Foreman awarded $1.4 million after being buried chest high after excavation collapses

Mar 14, 2023 | Publication

Mr Cootes was employed as a foreman on a construction site, when he suffered serious injuries following an excavation collapsed on him. The collapsed excavation caused fractures to his lower back, and post-traumatic stress disorder.

The plaintiff brought claims for damages against his employer Concrete Panels, the principal contractor, and the site supervisor. 

The incident occurred when the plaintiff attempted to retrieve a drill he noticed laying at the bottom of the trench when the excavation suddenly collapsed. His rescuer found Mr Cootes buried to the top of his chest. The trench was 700mm deep, however, to one side sat a 2.6m high excavation ‘face’.

The plaintiff had previously complained about the safety of the trench, and raised concerns of it caving in. The first defendant argued for 50% contributory negligence, however, Crow J found that although it was a misjudgement, it should not be judged with the benefit of hindsight and did not accept the argument of contributory negligence.

The Court found in favour of the plaintiff and found a duty of care was owed to the plaintiff from all three defendants, and that duty was breached. The total assessment of damages was awarded at $548,612.95 for the first defendant, and $909,504 for the second and third defendant.

The decision of Cootes v Concrete Panels & Ors  QSC 146 (Crow J) can be read in full here: 

The information in this publication is of a general nature and is not intended to address the circumstances of any particular individual or entity. Although we endeavour to provide accurate and timely information, we do not guarantee that the information in this publication is accurate at the date it is received or that it will continue to be accurate in the future. We are not responsible for the information of any source to which a link is provided or reference is made and exclude all liability in connection with use of these sources. If you do not wish to receive newsletters from us, please let us know.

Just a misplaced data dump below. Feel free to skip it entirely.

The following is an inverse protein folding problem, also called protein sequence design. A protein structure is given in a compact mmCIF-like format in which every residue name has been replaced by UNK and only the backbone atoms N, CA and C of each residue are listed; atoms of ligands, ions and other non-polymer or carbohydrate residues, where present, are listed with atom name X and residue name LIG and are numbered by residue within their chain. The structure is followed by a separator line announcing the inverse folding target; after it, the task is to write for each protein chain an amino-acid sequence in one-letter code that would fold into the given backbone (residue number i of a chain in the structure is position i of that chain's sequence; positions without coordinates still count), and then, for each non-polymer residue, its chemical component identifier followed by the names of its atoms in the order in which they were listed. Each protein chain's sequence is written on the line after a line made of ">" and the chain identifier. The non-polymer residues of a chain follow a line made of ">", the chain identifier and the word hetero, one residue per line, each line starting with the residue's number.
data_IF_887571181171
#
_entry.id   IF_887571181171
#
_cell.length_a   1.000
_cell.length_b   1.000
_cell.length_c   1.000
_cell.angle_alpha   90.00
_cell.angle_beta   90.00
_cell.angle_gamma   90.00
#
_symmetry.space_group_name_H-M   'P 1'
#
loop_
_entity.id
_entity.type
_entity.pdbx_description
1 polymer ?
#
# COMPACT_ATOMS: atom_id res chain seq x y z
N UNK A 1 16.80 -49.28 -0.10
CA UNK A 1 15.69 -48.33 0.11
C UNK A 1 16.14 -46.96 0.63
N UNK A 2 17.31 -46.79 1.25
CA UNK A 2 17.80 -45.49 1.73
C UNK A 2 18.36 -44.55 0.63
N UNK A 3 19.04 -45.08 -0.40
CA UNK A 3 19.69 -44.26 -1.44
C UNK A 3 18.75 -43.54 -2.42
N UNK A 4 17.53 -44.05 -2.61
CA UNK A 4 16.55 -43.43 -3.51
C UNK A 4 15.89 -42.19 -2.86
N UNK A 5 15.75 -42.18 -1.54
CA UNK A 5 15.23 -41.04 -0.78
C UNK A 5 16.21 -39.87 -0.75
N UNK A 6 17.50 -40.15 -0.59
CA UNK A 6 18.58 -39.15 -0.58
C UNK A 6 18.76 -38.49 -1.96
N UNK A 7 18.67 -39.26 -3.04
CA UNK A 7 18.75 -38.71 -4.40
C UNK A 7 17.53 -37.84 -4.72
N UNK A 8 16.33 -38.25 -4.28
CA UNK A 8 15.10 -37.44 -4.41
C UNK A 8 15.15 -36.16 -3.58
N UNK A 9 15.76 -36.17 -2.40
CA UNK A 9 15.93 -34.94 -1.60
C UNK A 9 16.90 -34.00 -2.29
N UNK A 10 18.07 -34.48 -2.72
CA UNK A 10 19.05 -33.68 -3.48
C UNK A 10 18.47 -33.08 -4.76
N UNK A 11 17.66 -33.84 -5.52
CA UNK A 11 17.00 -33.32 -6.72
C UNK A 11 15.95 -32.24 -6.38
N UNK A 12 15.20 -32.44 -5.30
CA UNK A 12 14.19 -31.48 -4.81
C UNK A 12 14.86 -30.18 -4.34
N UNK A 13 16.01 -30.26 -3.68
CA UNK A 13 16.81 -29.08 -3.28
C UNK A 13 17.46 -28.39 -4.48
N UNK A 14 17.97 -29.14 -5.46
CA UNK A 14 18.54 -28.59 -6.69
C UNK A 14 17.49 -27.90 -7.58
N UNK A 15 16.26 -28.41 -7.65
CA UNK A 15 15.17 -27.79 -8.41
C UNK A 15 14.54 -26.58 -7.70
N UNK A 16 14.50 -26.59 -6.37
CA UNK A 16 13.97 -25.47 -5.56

Latest Insights

New Coercive Control Laws in NSW as of 1 July 2024

From 1 July 2024, coercive control will be a crime in NSW when a person uses abusive behaviours towards a current or former intimate partner with the intention to coerce or control them. The Crimes Legislation Amendment (Coercive Control) Act 2022makes it an...

Key Rules on Discovery Procedures for Prospective Defendants

Rules 5.2 and 5.3 of the Uniform Civil Procedure Rules 2005 (UCPR) provide essential guidelines on discovery aimed at identifying or locating prospective defendants. These rules are instrumental in the pre-litigation process, ensuring that applicants can gather...

5 Ways A Director Can Be Sued

Directors can be sued for all sorts of reasons.  Here are 5 of them. Reason #1: Insolvent Trading A director can be sued if the company he or she is a director of trades whilst insolvent.  A director has a duty to prevent the company trading and incurring...

7 Ways to Enforce a Judgment

After a judgment is obtained for an amount of money, there are numerous options open to a judgment creditor in relation to how to enforce the judgment (i.e. how to obtain the money which is owed pursuant to the judgment). Option #1: Issue a Bankruptcy Notice If the...

Who Can Bring a Compensation to Relatives Claim?

In the unfortunate event of a loved one's passing due to negligence or wrongful act, the Compensation to Relatives Act 1897 in New South Wales outlines the parameters for pursuing compensation on behalf of the deceased. Understanding who has the legal standing to...

10 Myths of Being Sued

If you or your business are sued, there are many myths about how the legal process will pan out.  Here are 10 myths about the legal process – all are incorrect. Myth #1: The matter will definitely go to a hearing Most matters settle before a Judge decides...